"Oh, dear no, Sir. You are rather too kind sometimes, and
then just a trifle hasty when he tries your patience. Don’t you
think you are?"
Jo was determined to have it out now, and tried to look
quite placid, though she quaked a little after her bold speech.
To her great relief and surprise, the old gentleman only threw
his spectacles onto the table with a rattle and exclaimed frankly,
"You’re right, girl, I am! I love the boy, but he tries my
patience past bearing, and I know how it will end, if we go on so."
"I’ll tell you, he’ll run away." Jo was sorry for that speech the
minute it was made. She meant to warn him that Laurie would not bear
much restraint, and hoped he would be more forebearing with the lad.
Mr. Laurence’s ruddy face changed suddenly, and he sat down,
with a troubled glance at the picture of a handsome man, which
hung over his table. It was Laurie’s father, who had run away
in his youth, and married against the imperious old man’s will.
Jo fancied he remembered and regretted the past, and she wished
she had held her tongue.
"He won’t do it unless he is very much worried, and only
threatens it sometimes, when he gets tired of studying. I often
think I should like to, especially since my hair was cut, so if
you ever miss us, you may advertise for two boys and look among
the ships bound for India."
She laughed as she spoke, and Mr. Laurence looked relieved,
evidently taking the whole as a joke.
"You hussy, how dare you talk in that way? Where’s your
respect for me, and your proper bringing up? Bless the boys
and girls! What torments they are, yet we can’t do without
them," he said, pinching her cheeks good-humoredly. "Go and
bring that boy down to his dinner, tell him it’s all right, and
advise him not to put on tragedy airs with his grandfather. I
won’t bear it."
"He won’t come, Sir. He feels badly because you didn’t believe him
when he said he couldn’t tell. I think the shaking hurt his feelings
Jo tried to look pathetic but must have failed, for Mr.
Laurence began to laugh, and she knew the day was won.
"I’m sorry for that, and ought to thank him for not shaking
me, I suppose. What the dickens does the fellow expect?" and
the old gentleman looked a trifle ashamed of his own testiness.
"If I were you, I’d write him an apology, Sir. He says he
won’t come down till he has one, and talks about Washington, and
goes on in an absurd way. A formal apology will make him see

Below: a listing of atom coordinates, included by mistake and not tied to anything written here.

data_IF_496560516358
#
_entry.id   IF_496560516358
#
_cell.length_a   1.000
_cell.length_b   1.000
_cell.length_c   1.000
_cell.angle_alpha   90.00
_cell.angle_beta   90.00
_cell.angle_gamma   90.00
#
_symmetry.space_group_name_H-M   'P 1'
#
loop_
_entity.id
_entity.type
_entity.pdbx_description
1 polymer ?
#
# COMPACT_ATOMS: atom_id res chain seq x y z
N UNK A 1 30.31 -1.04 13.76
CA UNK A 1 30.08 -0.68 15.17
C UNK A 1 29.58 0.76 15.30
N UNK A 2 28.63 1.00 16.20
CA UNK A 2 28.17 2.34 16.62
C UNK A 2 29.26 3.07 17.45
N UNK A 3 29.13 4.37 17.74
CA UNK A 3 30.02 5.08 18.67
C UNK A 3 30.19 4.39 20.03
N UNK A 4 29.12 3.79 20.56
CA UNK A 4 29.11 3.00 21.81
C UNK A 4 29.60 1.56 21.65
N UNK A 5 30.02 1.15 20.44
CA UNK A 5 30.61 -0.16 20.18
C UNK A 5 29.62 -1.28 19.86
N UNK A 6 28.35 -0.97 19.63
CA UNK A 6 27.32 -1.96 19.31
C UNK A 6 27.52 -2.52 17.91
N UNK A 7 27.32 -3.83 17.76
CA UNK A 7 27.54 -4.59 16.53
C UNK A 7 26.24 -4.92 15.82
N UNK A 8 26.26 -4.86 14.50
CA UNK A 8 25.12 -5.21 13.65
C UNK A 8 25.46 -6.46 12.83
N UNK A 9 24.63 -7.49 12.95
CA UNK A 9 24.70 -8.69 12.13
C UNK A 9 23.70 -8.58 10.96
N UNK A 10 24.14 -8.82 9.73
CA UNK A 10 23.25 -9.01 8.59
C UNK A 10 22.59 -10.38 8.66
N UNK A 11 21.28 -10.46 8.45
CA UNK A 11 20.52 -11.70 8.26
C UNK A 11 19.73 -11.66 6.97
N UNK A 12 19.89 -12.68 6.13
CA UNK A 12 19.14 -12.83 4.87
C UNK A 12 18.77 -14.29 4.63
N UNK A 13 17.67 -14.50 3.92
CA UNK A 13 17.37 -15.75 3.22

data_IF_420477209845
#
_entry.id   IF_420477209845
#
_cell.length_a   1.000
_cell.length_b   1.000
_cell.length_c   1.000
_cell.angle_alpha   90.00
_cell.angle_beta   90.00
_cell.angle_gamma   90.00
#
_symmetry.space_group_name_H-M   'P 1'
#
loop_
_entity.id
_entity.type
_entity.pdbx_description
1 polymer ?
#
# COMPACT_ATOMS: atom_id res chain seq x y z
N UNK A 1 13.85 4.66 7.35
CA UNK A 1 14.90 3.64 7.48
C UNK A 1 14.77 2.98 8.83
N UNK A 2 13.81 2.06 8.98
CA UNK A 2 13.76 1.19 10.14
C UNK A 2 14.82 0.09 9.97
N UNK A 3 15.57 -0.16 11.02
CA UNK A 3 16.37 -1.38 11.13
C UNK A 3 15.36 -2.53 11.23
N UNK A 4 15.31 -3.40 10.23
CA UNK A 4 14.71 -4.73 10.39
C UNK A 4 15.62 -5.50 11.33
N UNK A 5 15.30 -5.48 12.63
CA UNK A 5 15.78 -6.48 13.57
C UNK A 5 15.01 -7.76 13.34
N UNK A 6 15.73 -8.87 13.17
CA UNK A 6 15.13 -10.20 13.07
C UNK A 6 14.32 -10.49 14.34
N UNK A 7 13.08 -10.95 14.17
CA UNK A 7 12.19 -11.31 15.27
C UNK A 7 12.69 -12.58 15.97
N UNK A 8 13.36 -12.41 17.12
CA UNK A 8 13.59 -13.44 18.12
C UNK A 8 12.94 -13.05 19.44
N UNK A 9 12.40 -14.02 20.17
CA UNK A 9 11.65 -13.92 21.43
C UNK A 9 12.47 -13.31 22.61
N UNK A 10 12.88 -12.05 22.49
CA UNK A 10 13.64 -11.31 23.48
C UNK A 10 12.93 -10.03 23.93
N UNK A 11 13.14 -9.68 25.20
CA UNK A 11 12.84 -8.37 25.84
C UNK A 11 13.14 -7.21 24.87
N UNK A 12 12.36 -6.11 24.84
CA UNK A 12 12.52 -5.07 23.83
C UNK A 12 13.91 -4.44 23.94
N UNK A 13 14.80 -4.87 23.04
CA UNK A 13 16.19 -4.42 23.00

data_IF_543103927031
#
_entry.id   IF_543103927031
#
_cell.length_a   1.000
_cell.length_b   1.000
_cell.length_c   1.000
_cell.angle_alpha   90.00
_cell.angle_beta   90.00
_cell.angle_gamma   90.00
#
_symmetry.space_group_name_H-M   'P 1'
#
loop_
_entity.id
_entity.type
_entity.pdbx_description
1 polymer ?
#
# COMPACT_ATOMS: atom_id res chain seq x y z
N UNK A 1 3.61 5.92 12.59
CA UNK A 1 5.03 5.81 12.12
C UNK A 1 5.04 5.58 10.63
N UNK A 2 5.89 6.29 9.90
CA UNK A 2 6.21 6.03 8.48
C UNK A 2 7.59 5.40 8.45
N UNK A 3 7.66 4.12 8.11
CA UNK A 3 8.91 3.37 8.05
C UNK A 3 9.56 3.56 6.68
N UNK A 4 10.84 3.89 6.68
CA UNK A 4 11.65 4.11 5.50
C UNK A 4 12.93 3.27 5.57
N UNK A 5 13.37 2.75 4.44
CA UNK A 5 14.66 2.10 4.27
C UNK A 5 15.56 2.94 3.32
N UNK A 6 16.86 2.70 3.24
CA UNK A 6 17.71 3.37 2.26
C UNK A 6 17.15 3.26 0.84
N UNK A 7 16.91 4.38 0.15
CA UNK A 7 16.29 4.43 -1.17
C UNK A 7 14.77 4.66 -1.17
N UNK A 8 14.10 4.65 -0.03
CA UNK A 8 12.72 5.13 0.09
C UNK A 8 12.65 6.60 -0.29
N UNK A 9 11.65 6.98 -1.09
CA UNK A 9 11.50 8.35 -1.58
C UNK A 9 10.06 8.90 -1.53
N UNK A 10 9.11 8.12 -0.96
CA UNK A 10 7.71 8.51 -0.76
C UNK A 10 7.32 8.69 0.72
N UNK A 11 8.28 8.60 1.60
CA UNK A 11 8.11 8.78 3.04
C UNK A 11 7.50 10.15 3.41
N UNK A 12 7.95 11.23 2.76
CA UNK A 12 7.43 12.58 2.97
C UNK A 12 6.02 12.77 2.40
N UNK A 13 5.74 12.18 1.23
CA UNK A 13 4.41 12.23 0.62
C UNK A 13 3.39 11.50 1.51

how foolish he is, and bring him down quite amiable. Try it. He
likes fun, and this way is better than talking. I’ll carry it
up, and teach him his duty."
Mr. Laurence gave her a sharp look, and put on his spectacles,
saying slowly, "You’re a sly puss, but I don’t mind being
managed by you and Beth. Here, give me a bit of paper,
and let us have done with this nonsense."
The note was written in the terms which one gentleman would
use to another after offering some deep insult. Jo dropped a kiss
on the top of Mr. Laurence’s bald head, and ran up to slip the
apology under Laurie’s door, advising him through the keyhole to
be submissive, decorous, and a few other agreeable impossibilities.
Finding the door locked again, she left the note to do its work,
and was going quietly away, when the young gentleman slid down
the banisters, and waited for her at the bottom, saying, with his
most virtuous expression of countenance, "What a good fellow you
are, Jo! Did you get blown up?" he added, laughing.
"No, he was pretty mild, on the whole."
"Ah! I got it all round. Even you cast me off over there,
and I felt just ready to go to the deuce," he began apologetically.
"Don’t talk that way, turn over a new leaf and begin again,
Teddy, my son."
"I keep turning over new leaves, and spoiling them, as I
used to spoil my copybooks, and I make so many beginnings there
never will be an end," he said dolefully.
"Go and eat your dinner, you’ll feel better after it. Men
always croak when they are hungry," and Jo whisked out at the
front door after that.
"That’s a ‘label’ on my ‘sect’," answered Laurie, quoting
Amy, as he went to partake of humble pie dutifully with his
grandfather, who was quite saintly in temper and overwhelmingly
respectful in manner all the rest of the day.
Everyone thought the matter ended and the little cloud
blown over, but the mischief was done, for though others forgot
it, Meg remembered. She never alluded to a certain person, but
she thought of him a good deal, dreamed dreams more than ever,
and once Jo, rummaging her sister’s desk for stamps, found a
bit of paper scribbled over with the words, ‘Mrs. John Brooke’,
whereat she groaned tragically and cast it into the fire, feeling
that Laurie’s prank had hastened the evil day for her.